750,000 will be dragged into higher tax bracket

January 31, 2011 3:07 PM

The IFS released a chapter of their upcoming green budget this morning. They’ve calculated that 750,000 taxpayers will be pulled in the higher band, to mitigate for the loss of revenue from lifting the personal allowance. Millions of people have moved in to the higher band over the years through fiscal drag anyway, with the threshold rarely keeping pace with wage increases. This has meant that people who are far from rich have been pulled up to pay more tax. I wrote about this last year after the Budget, and it raked in an extra billion for the Treasury from taxpayers last year. This change is a little bit like a formalisation of that process.

But with the VAT hike and the increasing burden of fuel duty, the cost of living is already high. Add inflation to that and you have some seriously tough conditions for the 750,000 individuals that will dragged up. An average of £200 a year less through these tax changes will make things even tougher.

Cutting the deficit by reducing spending is the right thing to do, but there are other significant pressures on household budgets, especially from huge capital spending in the energy sector. It’s often said that the Chancellor is a ‘tax-cutter’ so it would be good to see him in action, to lighten this load on taxpayers. But too often, ad hoc concessions used as political gestures breed complexity, as they establish more reliefs or loopholes. A radical simplification of the tax system is badly needed alongside lower taxes. The 2020 Tax Commission will be exploring ways to do that throughout the year.The IFS released a chapter of their upcoming green budget this morning. They’ve calculated that 750,000 taxpayers will be pulled in the higher band, to mitigate for the loss of revenue from lifting the personal allowance. Millions of people have moved in to the higher band over the years through fiscal drag anyway, with the threshold rarely keeping pace with wage increases. This has meant that people who are far from rich have been pulled up to pay more tax. I wrote about this last year after the Budget, and it raked in an extra billion for the Treasury from taxpayers last year. This change is a little bit like a formalisation of that process.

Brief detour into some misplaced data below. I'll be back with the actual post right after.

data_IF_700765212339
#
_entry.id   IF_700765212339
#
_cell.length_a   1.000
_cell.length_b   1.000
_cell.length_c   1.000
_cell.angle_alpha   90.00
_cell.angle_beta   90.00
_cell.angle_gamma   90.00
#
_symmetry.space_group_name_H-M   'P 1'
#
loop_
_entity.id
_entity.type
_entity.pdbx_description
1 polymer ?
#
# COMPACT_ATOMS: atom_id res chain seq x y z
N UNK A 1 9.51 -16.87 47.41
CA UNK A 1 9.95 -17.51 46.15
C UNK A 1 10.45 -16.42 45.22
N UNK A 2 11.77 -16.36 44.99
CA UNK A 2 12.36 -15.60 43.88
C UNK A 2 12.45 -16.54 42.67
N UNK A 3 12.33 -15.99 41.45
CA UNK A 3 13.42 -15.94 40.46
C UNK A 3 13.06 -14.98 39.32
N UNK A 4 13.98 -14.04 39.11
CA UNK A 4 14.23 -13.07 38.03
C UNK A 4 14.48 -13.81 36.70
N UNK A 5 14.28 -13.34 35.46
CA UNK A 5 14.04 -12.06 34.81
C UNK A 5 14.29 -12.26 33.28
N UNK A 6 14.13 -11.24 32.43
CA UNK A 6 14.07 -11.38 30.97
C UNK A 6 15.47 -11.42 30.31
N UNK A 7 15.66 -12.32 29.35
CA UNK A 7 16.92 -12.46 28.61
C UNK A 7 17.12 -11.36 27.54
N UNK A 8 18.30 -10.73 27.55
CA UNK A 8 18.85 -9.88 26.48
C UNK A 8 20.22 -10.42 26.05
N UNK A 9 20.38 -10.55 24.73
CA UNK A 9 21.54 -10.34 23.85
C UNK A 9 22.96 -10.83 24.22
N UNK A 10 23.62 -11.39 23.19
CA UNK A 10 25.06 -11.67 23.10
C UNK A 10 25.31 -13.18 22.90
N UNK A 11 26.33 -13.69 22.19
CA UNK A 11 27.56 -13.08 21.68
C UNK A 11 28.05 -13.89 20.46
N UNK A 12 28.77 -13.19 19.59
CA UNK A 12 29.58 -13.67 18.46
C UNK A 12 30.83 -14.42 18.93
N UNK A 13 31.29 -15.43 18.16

But with the VAT hike and the increasing burden of fuel duty, the cost of living is already high. Add inflation to that and you have some seriously tough conditions for the 750,000 individuals that will dragged up. An average of £200 a year less through these tax changes will make things even tougher.

Cutting the deficit by reducing spending is the right thing to do, but there are other significant pressures on household budgets, especially from huge capital spending in the energy sector. It’s often said that the Chancellor is a ‘tax-cutter’ so it would be good to see him in action, to lighten this load on taxpayers. But too often, ad hoc concessions used as political gestures breed complexity, as they establish more reliefs or loopholes. A radical simplification of the tax system is badly needed alongside lower taxes. The 2020 Tax Commission will be exploring ways to do that throughout the year.

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